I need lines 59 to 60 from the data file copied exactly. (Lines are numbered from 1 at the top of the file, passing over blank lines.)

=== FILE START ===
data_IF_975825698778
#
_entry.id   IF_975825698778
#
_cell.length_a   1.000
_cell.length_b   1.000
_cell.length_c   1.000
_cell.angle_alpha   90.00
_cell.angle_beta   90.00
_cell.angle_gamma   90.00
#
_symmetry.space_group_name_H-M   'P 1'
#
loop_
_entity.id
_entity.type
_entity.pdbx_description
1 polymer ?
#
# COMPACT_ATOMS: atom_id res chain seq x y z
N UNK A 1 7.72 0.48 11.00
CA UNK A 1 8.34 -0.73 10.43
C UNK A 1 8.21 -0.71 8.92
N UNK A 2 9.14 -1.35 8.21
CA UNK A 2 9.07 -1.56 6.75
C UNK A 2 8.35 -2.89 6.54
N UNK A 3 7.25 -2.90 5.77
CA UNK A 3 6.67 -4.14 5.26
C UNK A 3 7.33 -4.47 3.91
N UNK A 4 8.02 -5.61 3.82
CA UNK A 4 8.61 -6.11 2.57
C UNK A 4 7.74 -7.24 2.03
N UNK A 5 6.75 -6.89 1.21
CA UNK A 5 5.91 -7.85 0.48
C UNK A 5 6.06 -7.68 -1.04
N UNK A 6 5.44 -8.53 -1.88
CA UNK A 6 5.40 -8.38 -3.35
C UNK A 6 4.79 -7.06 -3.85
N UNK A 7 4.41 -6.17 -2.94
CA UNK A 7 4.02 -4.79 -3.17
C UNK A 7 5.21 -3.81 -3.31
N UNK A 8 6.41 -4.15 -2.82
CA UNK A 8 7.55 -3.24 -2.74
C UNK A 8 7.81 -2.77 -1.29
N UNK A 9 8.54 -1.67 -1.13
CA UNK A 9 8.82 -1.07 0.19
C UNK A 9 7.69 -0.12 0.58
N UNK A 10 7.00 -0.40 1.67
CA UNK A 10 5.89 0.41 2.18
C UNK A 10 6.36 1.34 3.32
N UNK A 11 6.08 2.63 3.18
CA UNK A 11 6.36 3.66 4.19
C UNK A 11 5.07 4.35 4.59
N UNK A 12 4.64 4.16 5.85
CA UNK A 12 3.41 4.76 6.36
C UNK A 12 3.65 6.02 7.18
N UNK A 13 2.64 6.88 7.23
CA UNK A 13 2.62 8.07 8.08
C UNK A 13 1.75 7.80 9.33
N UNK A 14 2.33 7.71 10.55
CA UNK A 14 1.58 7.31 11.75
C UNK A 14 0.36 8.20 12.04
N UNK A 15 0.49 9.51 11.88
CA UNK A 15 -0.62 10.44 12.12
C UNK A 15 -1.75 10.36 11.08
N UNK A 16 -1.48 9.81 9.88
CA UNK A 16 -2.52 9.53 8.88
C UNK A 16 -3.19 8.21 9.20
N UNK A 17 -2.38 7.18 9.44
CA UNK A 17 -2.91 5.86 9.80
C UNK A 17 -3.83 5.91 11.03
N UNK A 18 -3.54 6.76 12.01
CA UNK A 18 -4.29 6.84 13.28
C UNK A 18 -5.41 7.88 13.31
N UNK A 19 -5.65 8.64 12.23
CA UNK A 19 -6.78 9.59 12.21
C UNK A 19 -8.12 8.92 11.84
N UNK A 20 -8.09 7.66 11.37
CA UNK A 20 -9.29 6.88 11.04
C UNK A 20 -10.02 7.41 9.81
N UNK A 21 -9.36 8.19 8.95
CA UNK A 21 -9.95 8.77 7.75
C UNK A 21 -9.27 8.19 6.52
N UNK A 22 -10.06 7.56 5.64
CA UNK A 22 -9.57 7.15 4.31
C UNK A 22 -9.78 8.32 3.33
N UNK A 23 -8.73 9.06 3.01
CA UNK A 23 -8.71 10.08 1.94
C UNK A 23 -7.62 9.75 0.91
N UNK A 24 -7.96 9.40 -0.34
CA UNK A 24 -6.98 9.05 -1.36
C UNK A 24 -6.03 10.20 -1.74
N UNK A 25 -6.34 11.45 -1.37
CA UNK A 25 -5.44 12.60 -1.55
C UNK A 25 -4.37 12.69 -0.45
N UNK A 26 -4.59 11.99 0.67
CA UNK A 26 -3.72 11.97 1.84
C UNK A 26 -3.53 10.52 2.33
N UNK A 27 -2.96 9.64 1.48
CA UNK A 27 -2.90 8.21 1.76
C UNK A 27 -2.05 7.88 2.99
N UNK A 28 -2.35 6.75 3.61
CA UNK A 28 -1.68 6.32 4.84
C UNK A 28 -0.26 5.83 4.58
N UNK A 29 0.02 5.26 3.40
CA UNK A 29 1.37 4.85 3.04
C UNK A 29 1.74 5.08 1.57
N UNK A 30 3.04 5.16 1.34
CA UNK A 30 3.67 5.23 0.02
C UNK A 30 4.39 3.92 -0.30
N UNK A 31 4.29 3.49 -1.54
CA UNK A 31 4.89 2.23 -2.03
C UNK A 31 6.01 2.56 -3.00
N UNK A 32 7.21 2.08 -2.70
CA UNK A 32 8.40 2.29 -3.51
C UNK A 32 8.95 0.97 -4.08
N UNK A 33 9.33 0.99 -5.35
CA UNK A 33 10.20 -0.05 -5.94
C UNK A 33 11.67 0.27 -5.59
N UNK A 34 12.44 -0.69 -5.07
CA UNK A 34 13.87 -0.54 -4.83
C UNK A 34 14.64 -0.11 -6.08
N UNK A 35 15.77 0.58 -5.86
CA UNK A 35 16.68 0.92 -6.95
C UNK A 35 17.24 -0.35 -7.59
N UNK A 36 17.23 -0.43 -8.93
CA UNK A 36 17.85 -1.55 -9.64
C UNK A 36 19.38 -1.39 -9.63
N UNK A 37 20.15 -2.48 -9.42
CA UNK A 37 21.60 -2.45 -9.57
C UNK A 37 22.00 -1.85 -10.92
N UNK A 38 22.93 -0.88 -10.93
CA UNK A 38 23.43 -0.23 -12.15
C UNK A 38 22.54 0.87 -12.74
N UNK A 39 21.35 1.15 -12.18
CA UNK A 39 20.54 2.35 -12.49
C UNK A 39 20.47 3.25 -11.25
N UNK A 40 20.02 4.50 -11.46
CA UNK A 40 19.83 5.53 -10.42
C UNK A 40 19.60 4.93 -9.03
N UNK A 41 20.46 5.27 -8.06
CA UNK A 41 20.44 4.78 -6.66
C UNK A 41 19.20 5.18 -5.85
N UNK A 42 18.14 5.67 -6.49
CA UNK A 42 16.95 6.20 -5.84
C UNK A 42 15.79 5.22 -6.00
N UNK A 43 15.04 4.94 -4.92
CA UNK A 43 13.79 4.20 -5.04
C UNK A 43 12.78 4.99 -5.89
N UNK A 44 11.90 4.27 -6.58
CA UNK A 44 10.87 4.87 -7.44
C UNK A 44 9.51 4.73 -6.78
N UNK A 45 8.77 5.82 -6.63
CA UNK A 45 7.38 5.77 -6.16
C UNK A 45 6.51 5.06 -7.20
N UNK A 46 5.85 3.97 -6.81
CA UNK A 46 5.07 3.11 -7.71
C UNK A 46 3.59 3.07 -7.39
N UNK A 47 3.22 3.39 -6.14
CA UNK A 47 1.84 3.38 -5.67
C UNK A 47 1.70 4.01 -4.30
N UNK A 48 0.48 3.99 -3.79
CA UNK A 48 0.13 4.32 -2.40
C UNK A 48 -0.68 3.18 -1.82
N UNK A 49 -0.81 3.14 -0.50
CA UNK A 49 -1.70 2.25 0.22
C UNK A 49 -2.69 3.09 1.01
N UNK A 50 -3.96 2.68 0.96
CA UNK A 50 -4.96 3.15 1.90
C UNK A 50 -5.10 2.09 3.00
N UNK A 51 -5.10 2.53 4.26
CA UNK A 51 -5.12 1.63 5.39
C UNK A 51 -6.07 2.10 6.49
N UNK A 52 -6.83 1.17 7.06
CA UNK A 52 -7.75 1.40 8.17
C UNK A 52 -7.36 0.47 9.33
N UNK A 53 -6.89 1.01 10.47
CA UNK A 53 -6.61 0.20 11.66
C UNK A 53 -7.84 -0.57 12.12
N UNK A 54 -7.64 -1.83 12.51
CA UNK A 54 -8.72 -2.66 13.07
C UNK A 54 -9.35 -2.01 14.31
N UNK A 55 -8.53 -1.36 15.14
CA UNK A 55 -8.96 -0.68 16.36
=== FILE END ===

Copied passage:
C UNK A 13 1.75 7.80 9.33
N UNK A 14 2.33 7.71 10.55